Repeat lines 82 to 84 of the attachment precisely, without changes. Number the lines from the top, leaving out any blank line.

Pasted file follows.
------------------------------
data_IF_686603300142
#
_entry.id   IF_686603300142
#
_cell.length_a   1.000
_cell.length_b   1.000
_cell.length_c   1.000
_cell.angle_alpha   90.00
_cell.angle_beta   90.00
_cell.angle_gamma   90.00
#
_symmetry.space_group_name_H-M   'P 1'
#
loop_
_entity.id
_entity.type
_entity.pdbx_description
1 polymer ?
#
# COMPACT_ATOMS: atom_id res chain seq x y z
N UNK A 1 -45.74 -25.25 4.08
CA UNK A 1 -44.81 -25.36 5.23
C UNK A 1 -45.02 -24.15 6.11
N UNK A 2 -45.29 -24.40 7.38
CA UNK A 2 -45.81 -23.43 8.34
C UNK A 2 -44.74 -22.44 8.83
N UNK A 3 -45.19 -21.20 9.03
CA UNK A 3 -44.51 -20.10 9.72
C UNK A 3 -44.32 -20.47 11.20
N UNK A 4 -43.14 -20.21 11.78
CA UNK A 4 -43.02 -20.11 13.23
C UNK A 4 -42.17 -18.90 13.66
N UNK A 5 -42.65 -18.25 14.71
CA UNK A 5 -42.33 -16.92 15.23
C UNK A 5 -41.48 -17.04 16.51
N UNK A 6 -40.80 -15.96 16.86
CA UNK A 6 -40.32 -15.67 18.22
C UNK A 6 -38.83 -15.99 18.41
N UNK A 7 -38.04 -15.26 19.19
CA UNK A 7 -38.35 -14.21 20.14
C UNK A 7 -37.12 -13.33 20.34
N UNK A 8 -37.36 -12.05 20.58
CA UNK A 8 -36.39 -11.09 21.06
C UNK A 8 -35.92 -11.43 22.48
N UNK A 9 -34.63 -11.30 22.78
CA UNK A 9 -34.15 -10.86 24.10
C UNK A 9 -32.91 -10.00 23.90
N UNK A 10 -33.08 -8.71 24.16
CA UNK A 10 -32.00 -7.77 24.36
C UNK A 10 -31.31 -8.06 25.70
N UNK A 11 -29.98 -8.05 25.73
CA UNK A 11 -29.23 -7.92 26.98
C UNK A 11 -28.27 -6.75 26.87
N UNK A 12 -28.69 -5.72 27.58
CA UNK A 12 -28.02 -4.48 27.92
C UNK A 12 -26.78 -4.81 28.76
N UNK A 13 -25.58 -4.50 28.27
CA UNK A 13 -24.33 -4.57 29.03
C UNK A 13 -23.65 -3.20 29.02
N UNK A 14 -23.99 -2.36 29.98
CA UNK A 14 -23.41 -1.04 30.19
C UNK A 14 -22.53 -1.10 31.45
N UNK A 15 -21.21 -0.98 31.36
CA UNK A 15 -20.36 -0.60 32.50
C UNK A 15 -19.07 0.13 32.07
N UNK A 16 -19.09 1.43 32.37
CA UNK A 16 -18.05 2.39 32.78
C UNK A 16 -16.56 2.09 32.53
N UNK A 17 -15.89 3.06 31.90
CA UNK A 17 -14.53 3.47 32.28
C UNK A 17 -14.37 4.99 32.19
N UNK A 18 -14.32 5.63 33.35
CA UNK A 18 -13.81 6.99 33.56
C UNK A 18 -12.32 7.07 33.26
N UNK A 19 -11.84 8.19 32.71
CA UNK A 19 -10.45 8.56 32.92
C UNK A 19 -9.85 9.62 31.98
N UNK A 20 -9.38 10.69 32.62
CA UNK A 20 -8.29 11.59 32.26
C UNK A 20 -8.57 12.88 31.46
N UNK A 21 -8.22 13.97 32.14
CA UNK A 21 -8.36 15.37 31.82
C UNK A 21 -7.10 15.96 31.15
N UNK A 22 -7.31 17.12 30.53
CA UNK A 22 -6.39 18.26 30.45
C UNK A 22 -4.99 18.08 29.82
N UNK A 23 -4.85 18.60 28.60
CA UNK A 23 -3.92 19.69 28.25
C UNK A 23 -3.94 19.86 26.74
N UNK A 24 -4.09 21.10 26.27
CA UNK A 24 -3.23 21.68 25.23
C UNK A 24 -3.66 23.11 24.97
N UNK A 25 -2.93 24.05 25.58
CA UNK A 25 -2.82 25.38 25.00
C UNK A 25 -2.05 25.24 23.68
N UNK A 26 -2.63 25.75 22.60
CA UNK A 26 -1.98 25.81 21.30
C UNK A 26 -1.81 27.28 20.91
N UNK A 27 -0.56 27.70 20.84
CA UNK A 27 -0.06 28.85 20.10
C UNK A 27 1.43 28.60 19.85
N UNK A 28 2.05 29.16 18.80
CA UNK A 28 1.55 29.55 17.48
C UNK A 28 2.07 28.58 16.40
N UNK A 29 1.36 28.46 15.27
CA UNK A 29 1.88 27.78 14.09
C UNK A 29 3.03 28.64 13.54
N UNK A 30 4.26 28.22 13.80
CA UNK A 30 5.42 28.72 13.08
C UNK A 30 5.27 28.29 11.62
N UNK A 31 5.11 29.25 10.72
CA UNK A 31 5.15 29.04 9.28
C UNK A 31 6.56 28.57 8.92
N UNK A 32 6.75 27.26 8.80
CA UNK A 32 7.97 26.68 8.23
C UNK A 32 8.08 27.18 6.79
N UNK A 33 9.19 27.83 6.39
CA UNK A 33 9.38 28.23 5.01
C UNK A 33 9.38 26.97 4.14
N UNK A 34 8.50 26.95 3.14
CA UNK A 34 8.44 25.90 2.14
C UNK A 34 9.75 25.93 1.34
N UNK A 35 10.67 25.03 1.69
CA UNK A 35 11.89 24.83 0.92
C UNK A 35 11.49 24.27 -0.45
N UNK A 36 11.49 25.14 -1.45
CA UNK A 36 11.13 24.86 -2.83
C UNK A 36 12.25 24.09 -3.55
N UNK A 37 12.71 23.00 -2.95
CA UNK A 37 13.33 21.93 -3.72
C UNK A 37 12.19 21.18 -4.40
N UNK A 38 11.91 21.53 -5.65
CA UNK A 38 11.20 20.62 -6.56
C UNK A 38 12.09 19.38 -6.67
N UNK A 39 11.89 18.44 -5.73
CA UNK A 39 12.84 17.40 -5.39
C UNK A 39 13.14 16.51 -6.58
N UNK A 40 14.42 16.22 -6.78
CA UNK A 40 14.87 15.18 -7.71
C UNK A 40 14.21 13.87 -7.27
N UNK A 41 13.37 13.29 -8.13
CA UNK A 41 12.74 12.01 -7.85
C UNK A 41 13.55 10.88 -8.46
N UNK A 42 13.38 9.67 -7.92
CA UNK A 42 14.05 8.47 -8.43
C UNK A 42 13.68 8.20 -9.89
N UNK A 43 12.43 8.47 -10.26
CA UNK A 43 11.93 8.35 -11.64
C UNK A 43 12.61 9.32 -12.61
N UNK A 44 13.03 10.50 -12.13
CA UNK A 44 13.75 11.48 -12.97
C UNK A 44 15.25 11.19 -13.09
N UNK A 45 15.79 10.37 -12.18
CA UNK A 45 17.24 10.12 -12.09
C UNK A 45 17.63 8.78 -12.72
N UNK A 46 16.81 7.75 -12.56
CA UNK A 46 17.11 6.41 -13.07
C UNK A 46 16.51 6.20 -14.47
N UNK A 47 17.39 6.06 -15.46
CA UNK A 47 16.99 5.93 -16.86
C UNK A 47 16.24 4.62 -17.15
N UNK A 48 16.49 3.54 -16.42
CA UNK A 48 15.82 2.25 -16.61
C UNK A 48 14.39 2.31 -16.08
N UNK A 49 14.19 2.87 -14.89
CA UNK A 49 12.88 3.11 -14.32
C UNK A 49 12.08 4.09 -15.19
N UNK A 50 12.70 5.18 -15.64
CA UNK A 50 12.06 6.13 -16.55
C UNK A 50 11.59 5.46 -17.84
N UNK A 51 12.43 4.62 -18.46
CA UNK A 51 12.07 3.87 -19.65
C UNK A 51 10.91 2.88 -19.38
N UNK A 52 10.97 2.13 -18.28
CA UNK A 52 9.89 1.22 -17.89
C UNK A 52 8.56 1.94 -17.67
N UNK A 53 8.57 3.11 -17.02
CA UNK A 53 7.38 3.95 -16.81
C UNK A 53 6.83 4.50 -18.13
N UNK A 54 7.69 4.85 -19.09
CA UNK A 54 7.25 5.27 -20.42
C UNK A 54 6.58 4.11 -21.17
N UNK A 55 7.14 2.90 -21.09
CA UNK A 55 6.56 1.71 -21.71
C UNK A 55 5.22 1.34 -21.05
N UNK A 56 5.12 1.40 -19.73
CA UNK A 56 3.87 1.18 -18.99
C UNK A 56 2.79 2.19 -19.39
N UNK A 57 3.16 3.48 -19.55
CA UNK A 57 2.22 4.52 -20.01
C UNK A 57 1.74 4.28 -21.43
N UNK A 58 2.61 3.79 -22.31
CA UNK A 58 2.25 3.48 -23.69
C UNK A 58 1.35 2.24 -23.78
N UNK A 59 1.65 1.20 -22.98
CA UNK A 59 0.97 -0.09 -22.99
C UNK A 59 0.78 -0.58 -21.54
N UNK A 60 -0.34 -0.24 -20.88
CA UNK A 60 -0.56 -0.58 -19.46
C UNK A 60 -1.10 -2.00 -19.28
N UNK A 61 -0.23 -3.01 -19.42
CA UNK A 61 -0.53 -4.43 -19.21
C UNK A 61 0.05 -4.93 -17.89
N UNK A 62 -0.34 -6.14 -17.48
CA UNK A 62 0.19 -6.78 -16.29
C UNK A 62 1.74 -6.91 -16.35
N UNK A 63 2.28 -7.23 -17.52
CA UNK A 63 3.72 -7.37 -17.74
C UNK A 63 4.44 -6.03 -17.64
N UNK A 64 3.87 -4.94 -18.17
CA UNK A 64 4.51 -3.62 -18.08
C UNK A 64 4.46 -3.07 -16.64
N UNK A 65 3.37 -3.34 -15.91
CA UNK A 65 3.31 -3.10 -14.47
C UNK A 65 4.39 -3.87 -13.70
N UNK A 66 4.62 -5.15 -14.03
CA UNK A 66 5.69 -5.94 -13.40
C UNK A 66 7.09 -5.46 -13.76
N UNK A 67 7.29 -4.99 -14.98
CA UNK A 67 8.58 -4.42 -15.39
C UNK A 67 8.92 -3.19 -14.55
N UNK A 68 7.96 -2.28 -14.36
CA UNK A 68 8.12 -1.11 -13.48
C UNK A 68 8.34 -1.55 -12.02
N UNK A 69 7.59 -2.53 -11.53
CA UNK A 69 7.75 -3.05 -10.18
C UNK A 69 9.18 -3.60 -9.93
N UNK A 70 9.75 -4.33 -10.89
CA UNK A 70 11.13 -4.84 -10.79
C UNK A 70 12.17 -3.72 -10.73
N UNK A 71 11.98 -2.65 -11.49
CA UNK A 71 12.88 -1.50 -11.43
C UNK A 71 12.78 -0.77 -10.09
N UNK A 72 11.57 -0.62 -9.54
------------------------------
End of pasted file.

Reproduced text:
CA UNK A 21 -8.36 15.37 31.82
C UNK A 21 -7.10 15.96 31.15
N UNK A 22 -7.31 17.12 30.53